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A senior administration officials said that the deal announced Friday night meets the test that President Obama had set out: that Congress would not go home without preventing a tax increase on 160 million Americans.

However, rank and file members of the House said on Friday that they were opposed to a short-term extension. Approval in that chamber, even with the provision on the Keystone XL pipeline, is no sure thing.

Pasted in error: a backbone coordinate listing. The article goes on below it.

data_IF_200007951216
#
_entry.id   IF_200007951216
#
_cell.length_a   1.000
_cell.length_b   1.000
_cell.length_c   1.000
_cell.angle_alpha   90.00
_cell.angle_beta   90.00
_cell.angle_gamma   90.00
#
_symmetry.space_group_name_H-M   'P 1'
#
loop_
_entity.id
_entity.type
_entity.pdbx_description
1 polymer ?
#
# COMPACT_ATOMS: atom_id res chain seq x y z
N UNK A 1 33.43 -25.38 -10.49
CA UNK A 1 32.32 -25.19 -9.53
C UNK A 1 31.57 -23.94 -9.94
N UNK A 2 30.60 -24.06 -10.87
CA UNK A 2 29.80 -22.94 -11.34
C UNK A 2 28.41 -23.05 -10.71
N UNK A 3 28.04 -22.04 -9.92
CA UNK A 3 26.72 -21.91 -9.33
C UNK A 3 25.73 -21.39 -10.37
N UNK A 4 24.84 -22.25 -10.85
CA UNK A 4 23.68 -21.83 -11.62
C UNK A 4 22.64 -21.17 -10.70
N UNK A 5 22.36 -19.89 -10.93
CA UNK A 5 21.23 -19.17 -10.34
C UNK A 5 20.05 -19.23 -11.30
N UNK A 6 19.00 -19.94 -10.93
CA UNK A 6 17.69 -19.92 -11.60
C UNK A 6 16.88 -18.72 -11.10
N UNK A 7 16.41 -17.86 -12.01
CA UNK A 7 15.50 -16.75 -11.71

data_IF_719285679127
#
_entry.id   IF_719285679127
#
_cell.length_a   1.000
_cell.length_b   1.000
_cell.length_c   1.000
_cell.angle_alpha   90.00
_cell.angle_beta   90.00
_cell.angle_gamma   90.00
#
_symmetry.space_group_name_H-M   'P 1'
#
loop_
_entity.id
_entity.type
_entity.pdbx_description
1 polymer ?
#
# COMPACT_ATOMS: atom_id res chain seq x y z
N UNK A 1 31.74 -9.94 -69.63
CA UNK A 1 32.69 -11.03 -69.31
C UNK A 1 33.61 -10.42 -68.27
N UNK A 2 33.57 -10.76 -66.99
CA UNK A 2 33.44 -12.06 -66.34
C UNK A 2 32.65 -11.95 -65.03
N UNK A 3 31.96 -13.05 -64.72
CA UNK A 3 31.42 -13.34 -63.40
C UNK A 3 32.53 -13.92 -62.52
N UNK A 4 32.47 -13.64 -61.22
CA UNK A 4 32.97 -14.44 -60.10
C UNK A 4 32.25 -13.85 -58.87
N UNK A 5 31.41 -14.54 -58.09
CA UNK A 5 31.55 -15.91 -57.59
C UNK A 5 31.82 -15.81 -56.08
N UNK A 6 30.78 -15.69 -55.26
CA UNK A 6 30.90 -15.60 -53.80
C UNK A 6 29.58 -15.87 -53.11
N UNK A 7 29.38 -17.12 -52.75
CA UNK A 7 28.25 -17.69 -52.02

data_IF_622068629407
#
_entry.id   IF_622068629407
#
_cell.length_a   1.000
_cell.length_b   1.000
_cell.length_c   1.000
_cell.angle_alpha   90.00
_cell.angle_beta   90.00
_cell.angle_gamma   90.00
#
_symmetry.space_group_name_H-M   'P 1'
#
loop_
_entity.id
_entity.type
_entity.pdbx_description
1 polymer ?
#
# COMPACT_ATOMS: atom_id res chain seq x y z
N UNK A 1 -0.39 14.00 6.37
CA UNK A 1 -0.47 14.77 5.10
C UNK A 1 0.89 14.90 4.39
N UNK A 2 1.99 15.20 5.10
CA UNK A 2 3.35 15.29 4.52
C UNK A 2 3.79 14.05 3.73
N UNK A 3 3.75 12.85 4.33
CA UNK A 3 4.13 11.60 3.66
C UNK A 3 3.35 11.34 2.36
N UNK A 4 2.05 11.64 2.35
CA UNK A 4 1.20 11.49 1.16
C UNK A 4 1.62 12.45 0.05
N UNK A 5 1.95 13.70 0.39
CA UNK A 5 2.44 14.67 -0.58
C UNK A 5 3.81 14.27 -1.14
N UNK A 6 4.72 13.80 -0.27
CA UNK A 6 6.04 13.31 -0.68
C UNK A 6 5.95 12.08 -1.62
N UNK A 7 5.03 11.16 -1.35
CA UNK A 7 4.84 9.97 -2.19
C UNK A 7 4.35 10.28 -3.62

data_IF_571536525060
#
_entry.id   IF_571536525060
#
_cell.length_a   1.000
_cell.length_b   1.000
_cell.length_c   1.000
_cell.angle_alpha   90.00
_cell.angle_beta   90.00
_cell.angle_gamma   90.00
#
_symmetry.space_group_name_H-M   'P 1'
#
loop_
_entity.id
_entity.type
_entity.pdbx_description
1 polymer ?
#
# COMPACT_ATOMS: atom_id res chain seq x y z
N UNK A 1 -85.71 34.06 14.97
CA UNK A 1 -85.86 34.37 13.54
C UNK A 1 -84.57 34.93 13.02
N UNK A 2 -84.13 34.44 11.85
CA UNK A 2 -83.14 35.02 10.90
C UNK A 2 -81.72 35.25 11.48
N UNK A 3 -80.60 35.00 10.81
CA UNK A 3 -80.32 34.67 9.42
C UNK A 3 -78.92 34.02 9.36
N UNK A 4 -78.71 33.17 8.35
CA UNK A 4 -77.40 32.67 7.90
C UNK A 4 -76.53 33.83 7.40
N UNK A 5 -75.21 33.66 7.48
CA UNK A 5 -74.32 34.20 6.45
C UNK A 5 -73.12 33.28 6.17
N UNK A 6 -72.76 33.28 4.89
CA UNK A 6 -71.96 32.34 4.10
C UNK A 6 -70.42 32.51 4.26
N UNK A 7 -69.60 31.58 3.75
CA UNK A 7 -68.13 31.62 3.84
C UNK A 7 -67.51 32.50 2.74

The Senate agreement would also allow jobless workers to continue receiving unemployment insurance benefits as permitted by current law for two months. For the same period, there would be no cut or increase in fees paid to doctors for treating Medicare patients. The cost of these items will be fully paid for, Congressional aides said.

News of the deal came as the 112th Congress lurched toward the end of its tumultuous first session. Earlier on Friday, the House finished off one of its last major pieces of business for the year, voting  296 to 121 to approve a sweeping $1 trillion spending bill that would keep the government funded through Sept. 30. The Senate is set to approve it Saturday.


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